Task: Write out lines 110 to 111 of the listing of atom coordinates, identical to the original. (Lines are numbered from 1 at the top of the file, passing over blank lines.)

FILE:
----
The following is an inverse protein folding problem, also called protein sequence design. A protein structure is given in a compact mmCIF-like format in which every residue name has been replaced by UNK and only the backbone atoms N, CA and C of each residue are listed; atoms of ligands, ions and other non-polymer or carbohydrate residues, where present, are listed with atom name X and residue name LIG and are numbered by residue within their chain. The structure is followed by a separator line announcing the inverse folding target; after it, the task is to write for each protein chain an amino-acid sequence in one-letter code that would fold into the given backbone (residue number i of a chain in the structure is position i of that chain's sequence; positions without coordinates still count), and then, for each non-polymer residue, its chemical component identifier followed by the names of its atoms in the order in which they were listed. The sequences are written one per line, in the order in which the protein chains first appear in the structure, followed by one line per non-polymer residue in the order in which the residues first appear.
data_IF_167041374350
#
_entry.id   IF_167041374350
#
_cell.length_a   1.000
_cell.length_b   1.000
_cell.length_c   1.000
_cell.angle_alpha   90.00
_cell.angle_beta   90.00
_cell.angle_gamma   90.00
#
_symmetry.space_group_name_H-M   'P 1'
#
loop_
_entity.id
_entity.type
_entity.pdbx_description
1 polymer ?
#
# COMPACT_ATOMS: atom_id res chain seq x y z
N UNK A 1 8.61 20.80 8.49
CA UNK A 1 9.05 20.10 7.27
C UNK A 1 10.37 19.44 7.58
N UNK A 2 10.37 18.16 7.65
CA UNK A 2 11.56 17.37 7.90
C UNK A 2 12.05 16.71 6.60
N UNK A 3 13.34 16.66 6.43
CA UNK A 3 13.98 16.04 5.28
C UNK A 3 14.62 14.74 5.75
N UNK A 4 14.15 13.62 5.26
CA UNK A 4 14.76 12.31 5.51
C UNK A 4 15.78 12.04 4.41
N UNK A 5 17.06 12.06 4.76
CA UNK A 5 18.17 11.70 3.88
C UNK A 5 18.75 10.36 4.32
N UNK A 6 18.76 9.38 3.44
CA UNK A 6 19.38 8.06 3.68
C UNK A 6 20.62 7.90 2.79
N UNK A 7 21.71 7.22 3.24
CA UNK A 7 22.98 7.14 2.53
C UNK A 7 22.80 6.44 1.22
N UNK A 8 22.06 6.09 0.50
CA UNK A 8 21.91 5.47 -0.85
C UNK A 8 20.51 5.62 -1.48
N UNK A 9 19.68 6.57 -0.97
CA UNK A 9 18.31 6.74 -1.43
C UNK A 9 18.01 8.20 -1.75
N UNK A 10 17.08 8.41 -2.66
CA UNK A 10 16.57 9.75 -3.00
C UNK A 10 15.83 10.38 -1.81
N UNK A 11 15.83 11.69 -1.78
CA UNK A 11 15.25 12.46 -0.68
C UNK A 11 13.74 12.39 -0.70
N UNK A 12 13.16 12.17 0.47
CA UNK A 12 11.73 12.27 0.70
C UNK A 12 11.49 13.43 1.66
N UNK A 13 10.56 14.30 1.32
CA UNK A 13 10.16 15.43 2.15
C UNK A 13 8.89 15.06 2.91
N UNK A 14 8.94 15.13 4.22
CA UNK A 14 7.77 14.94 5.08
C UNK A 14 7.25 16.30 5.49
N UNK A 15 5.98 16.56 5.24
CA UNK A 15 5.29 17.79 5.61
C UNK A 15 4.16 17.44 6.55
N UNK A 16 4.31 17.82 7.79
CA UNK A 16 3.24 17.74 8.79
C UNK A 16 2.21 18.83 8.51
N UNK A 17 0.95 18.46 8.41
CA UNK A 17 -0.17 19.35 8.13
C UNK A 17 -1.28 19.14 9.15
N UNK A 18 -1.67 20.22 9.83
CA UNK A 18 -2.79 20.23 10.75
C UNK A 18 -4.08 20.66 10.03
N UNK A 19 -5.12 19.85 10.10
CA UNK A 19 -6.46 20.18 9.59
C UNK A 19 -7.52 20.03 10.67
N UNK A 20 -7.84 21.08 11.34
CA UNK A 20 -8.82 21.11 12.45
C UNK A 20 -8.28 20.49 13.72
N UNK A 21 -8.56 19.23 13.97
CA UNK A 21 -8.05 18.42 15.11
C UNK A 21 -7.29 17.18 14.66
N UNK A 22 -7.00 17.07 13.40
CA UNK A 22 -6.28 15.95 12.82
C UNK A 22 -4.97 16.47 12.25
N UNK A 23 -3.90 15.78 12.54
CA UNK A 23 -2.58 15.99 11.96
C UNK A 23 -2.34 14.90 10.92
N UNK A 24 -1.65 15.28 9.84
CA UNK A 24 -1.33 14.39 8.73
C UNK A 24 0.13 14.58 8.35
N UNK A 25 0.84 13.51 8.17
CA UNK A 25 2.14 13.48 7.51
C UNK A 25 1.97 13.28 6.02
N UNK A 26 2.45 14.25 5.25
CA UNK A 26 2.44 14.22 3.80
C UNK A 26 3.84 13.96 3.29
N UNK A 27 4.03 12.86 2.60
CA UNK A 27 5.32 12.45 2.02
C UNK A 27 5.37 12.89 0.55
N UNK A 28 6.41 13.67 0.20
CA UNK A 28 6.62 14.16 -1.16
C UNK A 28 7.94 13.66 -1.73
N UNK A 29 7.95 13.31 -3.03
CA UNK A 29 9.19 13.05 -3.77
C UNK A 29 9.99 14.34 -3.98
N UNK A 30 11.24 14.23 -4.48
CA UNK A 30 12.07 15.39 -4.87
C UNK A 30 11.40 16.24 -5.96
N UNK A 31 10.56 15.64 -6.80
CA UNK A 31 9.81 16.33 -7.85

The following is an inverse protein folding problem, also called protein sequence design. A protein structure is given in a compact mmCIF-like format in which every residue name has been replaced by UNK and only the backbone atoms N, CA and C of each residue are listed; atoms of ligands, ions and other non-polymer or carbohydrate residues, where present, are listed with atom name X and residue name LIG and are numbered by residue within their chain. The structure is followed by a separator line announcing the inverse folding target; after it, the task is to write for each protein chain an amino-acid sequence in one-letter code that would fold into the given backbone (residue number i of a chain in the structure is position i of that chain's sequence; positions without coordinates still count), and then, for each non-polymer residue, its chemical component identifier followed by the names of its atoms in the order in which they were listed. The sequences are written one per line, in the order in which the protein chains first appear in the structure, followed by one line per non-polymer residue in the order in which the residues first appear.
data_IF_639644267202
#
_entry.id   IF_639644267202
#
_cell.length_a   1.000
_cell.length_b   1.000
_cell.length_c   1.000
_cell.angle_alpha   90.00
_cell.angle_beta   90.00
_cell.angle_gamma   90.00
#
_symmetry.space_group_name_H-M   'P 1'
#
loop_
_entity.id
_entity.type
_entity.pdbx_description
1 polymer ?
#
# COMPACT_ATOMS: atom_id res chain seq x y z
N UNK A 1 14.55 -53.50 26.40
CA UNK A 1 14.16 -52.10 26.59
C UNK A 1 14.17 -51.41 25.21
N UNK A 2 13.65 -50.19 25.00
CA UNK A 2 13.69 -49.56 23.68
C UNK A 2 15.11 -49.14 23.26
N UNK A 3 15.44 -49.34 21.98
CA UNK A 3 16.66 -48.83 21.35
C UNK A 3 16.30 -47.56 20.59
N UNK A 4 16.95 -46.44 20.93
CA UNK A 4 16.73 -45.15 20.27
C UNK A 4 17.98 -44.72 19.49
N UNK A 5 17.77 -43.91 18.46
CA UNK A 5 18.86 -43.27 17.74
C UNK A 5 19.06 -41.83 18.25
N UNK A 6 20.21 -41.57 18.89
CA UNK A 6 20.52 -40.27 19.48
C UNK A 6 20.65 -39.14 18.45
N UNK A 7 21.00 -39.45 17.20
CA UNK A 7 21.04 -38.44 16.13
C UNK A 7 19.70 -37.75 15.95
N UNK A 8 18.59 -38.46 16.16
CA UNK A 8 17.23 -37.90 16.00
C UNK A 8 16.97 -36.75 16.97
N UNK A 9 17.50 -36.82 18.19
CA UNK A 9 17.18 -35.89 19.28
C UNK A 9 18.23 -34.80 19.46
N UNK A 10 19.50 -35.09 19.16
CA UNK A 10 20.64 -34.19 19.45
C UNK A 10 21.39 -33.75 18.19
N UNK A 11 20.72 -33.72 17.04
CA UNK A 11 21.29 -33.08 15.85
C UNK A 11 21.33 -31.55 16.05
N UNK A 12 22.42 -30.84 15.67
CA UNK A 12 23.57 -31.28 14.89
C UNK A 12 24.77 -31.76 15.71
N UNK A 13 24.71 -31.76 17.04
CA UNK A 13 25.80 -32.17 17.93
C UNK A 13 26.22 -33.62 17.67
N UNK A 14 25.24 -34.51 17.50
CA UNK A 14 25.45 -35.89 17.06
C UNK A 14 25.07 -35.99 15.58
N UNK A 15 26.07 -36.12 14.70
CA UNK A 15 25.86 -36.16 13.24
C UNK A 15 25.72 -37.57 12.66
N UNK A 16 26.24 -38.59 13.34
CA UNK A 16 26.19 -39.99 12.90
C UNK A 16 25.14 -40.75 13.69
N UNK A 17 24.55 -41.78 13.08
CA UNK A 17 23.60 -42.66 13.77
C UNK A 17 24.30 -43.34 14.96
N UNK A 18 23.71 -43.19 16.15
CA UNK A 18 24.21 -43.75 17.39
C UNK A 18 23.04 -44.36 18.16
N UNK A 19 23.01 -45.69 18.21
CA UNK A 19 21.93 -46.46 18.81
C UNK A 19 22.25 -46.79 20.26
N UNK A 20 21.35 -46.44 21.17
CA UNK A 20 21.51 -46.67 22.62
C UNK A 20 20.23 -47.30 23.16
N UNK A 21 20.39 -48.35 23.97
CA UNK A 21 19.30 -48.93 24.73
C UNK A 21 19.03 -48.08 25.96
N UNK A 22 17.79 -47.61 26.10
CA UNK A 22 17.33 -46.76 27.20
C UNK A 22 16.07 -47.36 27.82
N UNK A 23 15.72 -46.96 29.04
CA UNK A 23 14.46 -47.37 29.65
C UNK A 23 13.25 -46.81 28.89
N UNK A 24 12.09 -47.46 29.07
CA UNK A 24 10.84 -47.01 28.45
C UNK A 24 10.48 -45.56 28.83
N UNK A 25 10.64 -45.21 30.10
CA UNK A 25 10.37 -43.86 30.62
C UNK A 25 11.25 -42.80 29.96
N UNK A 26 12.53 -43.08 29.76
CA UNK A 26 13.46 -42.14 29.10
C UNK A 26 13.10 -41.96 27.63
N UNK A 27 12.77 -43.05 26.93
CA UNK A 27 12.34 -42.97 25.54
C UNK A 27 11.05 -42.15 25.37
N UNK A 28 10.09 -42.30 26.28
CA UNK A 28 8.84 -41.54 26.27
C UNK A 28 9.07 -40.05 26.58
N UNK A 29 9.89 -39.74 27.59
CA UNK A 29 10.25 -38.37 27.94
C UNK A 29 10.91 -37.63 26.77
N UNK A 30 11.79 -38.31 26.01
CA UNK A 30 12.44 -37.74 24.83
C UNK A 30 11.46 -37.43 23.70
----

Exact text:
CA UNK A 30 12.07 15.39 -4.87
C UNK A 30 11.40 16.24 -5.96